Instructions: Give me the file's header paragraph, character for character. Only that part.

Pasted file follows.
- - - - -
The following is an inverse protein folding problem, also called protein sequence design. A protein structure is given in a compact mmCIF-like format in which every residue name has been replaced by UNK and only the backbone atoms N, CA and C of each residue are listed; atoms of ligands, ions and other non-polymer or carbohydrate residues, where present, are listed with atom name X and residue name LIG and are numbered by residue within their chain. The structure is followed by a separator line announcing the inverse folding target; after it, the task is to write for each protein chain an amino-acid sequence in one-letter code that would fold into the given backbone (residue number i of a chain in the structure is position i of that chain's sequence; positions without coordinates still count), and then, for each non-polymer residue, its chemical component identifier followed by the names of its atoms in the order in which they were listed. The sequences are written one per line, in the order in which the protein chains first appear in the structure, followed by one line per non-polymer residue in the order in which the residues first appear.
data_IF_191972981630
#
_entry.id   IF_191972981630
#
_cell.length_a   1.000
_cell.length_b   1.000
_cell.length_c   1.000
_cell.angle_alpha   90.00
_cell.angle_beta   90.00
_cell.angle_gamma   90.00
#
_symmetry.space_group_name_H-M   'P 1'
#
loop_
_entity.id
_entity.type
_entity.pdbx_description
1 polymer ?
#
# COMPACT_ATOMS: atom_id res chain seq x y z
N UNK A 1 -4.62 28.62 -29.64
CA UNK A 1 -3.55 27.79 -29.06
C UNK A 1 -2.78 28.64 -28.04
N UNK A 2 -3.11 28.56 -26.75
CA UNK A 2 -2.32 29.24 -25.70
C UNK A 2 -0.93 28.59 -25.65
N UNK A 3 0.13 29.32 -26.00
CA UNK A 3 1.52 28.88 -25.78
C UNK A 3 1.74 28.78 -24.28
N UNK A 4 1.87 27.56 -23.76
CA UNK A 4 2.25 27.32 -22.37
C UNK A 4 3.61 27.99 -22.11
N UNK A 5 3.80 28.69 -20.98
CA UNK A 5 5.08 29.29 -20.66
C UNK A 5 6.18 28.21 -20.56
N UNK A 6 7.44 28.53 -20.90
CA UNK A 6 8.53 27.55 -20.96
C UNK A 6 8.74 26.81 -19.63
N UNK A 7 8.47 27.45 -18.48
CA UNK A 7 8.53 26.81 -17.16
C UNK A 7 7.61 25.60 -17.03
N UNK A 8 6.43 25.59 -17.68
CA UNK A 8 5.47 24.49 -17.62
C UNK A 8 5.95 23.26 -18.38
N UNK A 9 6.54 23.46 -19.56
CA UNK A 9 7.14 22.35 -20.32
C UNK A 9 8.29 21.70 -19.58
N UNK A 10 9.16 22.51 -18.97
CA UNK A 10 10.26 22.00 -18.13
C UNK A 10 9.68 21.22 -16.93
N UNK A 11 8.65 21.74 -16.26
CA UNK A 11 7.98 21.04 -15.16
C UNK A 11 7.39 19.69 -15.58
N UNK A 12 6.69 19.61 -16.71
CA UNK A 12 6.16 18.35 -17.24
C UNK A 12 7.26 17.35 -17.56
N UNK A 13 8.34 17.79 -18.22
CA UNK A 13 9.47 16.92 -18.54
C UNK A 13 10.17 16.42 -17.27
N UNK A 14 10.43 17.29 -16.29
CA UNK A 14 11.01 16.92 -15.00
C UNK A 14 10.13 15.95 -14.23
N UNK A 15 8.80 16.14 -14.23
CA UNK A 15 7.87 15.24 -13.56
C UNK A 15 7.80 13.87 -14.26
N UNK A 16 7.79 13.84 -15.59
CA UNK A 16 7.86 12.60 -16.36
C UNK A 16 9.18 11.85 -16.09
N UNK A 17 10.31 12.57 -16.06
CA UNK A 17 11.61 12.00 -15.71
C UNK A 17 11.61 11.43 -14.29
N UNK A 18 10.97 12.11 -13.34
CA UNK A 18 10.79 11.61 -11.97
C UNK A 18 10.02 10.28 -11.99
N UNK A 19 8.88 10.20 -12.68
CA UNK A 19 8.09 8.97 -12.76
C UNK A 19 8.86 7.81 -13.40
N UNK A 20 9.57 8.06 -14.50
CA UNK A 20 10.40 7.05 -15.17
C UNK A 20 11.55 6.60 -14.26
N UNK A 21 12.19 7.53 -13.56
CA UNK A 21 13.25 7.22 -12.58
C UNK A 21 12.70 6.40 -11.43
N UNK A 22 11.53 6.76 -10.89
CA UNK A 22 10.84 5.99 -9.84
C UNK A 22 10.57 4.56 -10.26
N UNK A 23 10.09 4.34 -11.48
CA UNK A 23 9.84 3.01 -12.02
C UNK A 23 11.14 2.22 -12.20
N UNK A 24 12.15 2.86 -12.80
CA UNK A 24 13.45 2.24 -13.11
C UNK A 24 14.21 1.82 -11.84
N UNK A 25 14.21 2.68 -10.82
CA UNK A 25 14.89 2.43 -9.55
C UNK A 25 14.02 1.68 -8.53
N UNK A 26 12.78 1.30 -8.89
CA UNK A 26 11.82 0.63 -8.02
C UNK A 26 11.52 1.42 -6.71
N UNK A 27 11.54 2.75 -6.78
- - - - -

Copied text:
The following is an inverse protein folding problem, also called protein sequence design. A protein structure is given in a compact mmCIF-like format in which every residue name has been replaced by UNK and only the backbone atoms N, CA and C of each residue are listed; atoms of ligands, ions and other non-polymer or carbohydrate residues, where present, are listed with atom name X and residue name LIG and are numbered by residue within their chain. The structure is followed by a separator line announcing the inverse folding target; after it, the task is to write for each protein chain an amino-acid sequence in one-letter code that would fold into the given backbone (residue number i of a chain in the structure is position i of that chain's sequence; positions without coordinates still count), and then, for each non-polymer residue, its chemical component identifier followed by the names of its atoms in the order in which they were listed. The sequences are written one per line, in the order in which the protein chains first appear in the structure, followed by one line per non-polymer residue in the order in which the residues first appear.